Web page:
Intel x86 has been the world’s most popular CISC instruction set for generations. The instruction set is huge! What might take several instructions in the MIPS or PowerPC instruction sets can be done in a single instruction with x86. There’s almost as many unique x86 instructions as there are apps for your iPad. Okay, that may be exaggerating a bit, but you get the point.
Questions is, what’s the longest possible instruction in the x86 instruction set? Answer: you can form a valid x86 instruction with an infinite number of bytes! That’s right, you could fill up an entire 64K ROM image with a single valid instruction. To be more specific, there is no limit to the length of x86 instructions. Cool! Unfortunately, modern day i386 variants throw a general protection fault when attempting to decode instructions longer than 15 bytes.
So what does an infinitely-long-but-valid x86 instruction look like? Kinda boring, actually. You could only form an infinitely long instruction by using redundant prefixes in front on the opcodes. Instruction prefixes are bytes pre-pended to the beginning of an instruction that can modify the default address size, data size, or segment registers used by an instruction.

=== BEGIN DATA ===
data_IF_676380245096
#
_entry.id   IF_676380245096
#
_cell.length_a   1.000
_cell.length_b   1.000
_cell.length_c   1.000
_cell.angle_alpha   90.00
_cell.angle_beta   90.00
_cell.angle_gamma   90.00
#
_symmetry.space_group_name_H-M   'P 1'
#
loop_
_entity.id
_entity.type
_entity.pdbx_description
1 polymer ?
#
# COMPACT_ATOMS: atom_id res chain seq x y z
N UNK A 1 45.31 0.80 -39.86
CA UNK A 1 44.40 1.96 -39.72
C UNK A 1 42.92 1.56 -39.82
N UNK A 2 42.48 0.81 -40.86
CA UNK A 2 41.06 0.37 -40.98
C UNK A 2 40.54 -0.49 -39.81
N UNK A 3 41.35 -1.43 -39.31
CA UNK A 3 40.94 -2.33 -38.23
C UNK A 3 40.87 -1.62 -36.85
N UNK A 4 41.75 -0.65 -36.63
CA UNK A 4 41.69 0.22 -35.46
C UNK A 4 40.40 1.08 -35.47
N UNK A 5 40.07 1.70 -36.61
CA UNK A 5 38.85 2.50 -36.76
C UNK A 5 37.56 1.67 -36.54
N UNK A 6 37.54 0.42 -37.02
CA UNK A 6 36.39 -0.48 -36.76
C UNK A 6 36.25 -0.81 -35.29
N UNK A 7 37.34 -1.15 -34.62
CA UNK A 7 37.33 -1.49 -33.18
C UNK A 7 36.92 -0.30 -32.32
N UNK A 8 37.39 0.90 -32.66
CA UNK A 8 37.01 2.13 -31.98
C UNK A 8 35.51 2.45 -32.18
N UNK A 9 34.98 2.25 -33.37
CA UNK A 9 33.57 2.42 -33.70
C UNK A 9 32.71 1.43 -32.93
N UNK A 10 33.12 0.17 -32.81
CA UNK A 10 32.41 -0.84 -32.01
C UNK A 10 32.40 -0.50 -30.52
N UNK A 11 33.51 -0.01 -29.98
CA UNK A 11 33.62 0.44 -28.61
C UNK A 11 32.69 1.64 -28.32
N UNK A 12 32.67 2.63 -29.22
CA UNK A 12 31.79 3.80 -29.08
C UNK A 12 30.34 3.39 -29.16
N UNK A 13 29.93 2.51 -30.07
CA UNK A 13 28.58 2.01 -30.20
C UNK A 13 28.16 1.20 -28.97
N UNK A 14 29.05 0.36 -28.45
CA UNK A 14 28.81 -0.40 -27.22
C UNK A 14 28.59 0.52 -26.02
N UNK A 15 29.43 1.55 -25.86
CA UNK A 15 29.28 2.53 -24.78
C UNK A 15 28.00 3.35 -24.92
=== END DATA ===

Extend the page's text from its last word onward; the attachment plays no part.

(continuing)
For example, you can take the innocuous looking instruction:
89 E5 mov %sp,%bp
And turn it into a really long instruction:
66 66 66 66 … 66 66 89 E5 mov %sp,%bp
Now that’s just evil.
So what is the longest valid 8086 instruction that isn’t boring and evil? One such example that’s 15 bytes long is below.
lock add DWORD PTR ds:[esi+ecx*4+0x12345678],
If you want to see it in ODA, try these bytes:
67 66 f0 3e 81 84 8e 78 56 34 12 89 ab cd ef
In ODA, you’ll have to manually set the machine mode to i8086. You can do this by clicking the Options button next to the Platform dropdown. Try it out now!
Just remember, next time you’re manually assembling an x86 instruction, don’t go hog wild with those instruction prefixes. ”Everything in moderation, including moderation.” -Oscar Wilde